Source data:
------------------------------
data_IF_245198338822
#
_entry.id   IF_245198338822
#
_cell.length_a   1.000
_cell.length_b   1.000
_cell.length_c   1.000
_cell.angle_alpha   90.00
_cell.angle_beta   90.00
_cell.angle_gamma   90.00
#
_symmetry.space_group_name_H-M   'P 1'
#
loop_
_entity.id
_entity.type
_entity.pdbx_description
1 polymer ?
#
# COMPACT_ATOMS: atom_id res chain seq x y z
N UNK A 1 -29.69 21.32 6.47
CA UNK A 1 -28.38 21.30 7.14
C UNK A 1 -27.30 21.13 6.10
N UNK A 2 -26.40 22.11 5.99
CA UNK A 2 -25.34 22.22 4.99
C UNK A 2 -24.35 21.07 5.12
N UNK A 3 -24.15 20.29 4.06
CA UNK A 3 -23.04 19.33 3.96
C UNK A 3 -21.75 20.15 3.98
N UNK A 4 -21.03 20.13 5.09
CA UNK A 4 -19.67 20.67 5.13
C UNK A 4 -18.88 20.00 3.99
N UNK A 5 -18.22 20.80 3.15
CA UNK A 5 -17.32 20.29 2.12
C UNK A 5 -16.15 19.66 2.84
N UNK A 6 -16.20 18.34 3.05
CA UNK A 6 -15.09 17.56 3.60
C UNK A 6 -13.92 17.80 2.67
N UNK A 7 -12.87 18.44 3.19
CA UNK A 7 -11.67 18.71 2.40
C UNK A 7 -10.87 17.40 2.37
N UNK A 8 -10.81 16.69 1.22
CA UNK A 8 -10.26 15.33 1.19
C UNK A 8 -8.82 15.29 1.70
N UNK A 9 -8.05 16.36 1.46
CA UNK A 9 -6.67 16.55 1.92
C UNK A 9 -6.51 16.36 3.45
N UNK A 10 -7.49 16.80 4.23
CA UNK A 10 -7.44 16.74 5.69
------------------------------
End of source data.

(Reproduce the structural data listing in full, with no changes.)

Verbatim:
data_IF_245198338822
#
_entry.id   IF_245198338822
#
_cell.length_a   1.000
_cell.length_b   1.000
_cell.length_c   1.000
_cell.angle_alpha   90.00
_cell.angle_beta   90.00
_cell.angle_gamma   90.00
#
_symmetry.space_group_name_H-M   'P 1'
#
loop_
_entity.id
_entity.type
_entity.pdbx_description
1 polymer ?
#
# COMPACT_ATOMS: atom_id res chain seq x y z
N UNK A 1 -29.69 21.32 6.47
CA UNK A 1 -28.38 21.30 7.14
C UNK A 1 -27.30 21.13 6.10
N UNK A 2 -26.40 22.11 5.99
CA UNK A 2 -25.34 22.22 4.99
C UNK A 2 -24.35 21.07 5.12
N UNK A 3 -24.15 20.29 4.06
CA UNK A 3 -23.04 19.33 3.96
C UNK A 3 -21.75 20.15 3.98
N UNK A 4 -21.03 20.13 5.09
CA UNK A 4 -19.67 20.67 5.13
C UNK A 4 -18.88 20.00 3.99
N UNK A 5 -18.22 20.80 3.15
CA UNK A 5 -17.32 20.29 2.12
C UNK A 5 -16.15 19.66 2.84
N UNK A 6 -16.20 18.34 3.05
CA UNK A 6 -15.09 17.56 3.60
C UNK A 6 -13.92 17.80 2.67
N UNK A 7 -12.87 18.44 3.19
CA UNK A 7 -11.67 18.71 2.40
C UNK A 7 -10.87 17.40 2.37
N UNK A 8 -10.81 16.69 1.22
CA UNK A 8 -10.26 15.33 1.19
C UNK A 8 -8.82 15.29 1.70
N UNK A 9 -8.05 16.36 1.46
CA UNK A 9 -6.67 16.55 1.92
C UNK A 9 -6.51 16.36 3.45
N UNK A 10 -7.49 16.80 4.23
CA UNK A 10 -7.44 16.74 5.69